- Software Development Team Lead & Test Automation Engineer at Tribal (Norwich)
- Roles at Angling Direct (Norfolk)
- Job Vacancy: Senior PM at Foolproof
- Job Vacancy: Programme Manager at Foolproof
- Job Vacancy: Senior Designer at Foolproof
- Job Vacancy: Account Manager at Foolproof
- Job Vacancy: Software Engineer in Test at Axon Vibe
- Job Vacancy- EIRA Knowledge Exchange Fellow – EIRA Network (3 Posts)
- Job Vacancy- EIRA Knowledge Exchange Manager (Three Year Fixed Term Contract)
- Job Vacancy- Front end developer at Zipline
A look inside Agile Cambridge conference, 27th-29th September 2017
What is Agile Cambridge?
Agile Cambridge is “England’s premiere hands-on Agile software development conference, set in picturesque Cambridge. The conference has a strong practical focus and attracts industry practitioners and decision-makers who want to improve their success with agile and lean methods. The event provides three days of inspiring agile and lean learning from a dynamic mix of stimulating keynotes and practitioners working on the front line of the industry.”
Why did I go?
Well, initially it was because Paul asked me to, as Naked Element is wholly based on agile methodology and as a relatively new member of the company it was a way for me to be completely absorbed in agile for a few days. When I looked at the program of speakers and started engaging with the attendees on social media, I started to understand the importance of the event, with international speakers and delegates travelling from the US, Norway and France to attend.
What did I learn?
The answer to that question is many things!
One of the first things that struck a cord with me was The 3 C’s to consider when looking to outsource software development. I liked this one as I thought Naked Element would score pretty highly. The 3 C’s are:
Cost – Take into account management overheads, the cost of visits and hosting fees, as well as the cost of the software development itself.
Naked Element visits clients initially so that they don’t have to travel. We project manage the development and break work down into iterations (usually two weeks). We plan an iteration with the client, mostly on Skype or another online platform, and review at the end to gather feedback. Working on software in small chunks means there isn’t a massive testing and training overhead at the end of the project and we have learnt very quickly at the start of the project what the client likes and dislikes. Working in iterations also means invoicing is broken down into small chunks too.
Culture – This includes the language the third party uses, their problem solving skills and open communications. But also, do they have the right tools to do the job and are the management committed to training?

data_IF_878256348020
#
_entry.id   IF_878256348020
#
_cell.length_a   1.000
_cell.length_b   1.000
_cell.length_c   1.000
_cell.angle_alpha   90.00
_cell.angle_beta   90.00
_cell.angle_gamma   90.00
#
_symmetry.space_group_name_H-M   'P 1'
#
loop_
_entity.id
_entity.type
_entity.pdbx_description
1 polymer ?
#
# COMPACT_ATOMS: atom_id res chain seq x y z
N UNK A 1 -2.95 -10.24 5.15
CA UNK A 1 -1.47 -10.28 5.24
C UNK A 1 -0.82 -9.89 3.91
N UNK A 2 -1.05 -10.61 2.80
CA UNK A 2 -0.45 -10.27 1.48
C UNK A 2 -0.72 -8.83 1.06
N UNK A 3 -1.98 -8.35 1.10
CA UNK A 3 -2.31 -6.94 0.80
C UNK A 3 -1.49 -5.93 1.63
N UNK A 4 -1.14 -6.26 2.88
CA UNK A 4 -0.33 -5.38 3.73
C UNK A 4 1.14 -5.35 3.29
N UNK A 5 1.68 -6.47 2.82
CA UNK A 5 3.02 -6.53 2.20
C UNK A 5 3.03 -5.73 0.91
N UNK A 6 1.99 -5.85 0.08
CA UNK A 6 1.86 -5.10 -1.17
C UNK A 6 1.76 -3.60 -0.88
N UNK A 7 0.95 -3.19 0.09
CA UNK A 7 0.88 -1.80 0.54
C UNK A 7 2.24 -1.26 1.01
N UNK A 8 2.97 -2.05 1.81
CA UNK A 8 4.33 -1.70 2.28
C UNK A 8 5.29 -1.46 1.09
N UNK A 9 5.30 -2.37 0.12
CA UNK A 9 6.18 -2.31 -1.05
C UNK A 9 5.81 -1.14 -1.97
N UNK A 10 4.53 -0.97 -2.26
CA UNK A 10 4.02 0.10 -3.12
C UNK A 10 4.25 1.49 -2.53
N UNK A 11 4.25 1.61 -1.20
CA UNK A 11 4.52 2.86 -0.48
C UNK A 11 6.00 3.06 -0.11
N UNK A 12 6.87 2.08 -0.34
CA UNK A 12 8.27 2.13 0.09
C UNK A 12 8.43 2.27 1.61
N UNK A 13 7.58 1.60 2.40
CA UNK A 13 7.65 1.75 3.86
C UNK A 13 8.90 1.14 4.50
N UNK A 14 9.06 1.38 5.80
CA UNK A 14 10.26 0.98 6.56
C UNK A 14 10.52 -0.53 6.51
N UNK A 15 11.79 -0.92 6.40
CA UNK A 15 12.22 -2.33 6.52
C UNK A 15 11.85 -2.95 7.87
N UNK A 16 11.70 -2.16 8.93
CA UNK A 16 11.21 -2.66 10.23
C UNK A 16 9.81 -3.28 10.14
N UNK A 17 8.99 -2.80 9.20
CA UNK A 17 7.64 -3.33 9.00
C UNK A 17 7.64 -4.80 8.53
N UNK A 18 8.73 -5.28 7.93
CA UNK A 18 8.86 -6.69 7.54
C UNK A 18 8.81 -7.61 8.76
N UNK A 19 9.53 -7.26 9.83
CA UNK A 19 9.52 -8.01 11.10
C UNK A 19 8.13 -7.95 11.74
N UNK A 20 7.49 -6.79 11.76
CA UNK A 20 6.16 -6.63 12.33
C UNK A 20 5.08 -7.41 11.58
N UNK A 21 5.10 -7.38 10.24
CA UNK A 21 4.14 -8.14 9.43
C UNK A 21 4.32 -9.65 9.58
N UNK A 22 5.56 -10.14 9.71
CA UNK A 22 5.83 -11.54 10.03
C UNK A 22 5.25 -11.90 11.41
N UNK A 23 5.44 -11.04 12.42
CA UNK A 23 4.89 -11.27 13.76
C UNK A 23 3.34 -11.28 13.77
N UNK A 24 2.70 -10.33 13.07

We believe that working with us should be a transparent, jargon-free and enjoyable experience. We run our User Story Workshops to capture software requirements and what really matters, then record it in a way that both our clients and our developers can understand. Alongside development, we support our developers with training and expanding their knowledge, working in pairs on projects to knowledge share and work together to solve problems. Every project can be a learning opportunity too.
Capability – Have the third party got the right development skills for your particular job? And for a potential long term engagement? Do your visions for the future align?
Naked Element have the skills to develop websites, mobile applications, software and enterprise software applications. The specialist skills that we have means we are particularly prepared for solving complex development needs, like handling lots of data with dependencies, creating systems incorporating multiple workflows and managing processes for multiple types of internal and external user. And our can-do attitude aligns well with innovative companies looking for an edge.
And then some real discussion on Agile. Over the last few months I have networked with software development companies and in-house developers that would love to work in an agile way but, due to management or legacy systems, are unable to. Conference discussions looked at how to change from a traditional software development approach, to an agile one. “Every agile adoption is pointless if there is not a corresponding shift in the organisation’s mindset”. This came through strongly from several presentations. Companies like the idea of agile working, but don’t commit fully because it’s a big change that requires investment in time.
Following on from this, the theory of The J curve was introduced. As you embark on a period of change, expect results to decrease before they increase and bring the return on investment that you hoped for. This is because there is an initial learning and adaptation phase, which will slow the process down before it brings benefits. Have the end goal in sight and plan for the downward trend before you embark on the change. It’s less stressful for all involved. This could apply to any change within an organisation.
And finally, part of any software development project is estimating time for a piece of work. Some people are good at this and others not so much. Introducing a probability score into the estimating allows internal teams to better understand where the risks are, and investigate in order to minimise it.
So, all in all, Agile is about more than just a way to develop software. It is about who we are as people and how we interact with each other, our behaviours, our environment and leadership. It’s about finding new ways of working together, tearing up the rule book and creating new structures that work for our people.
Agile Cambridge, I will be back!
Words by Emma Gooderham
Originally posted on Naked Element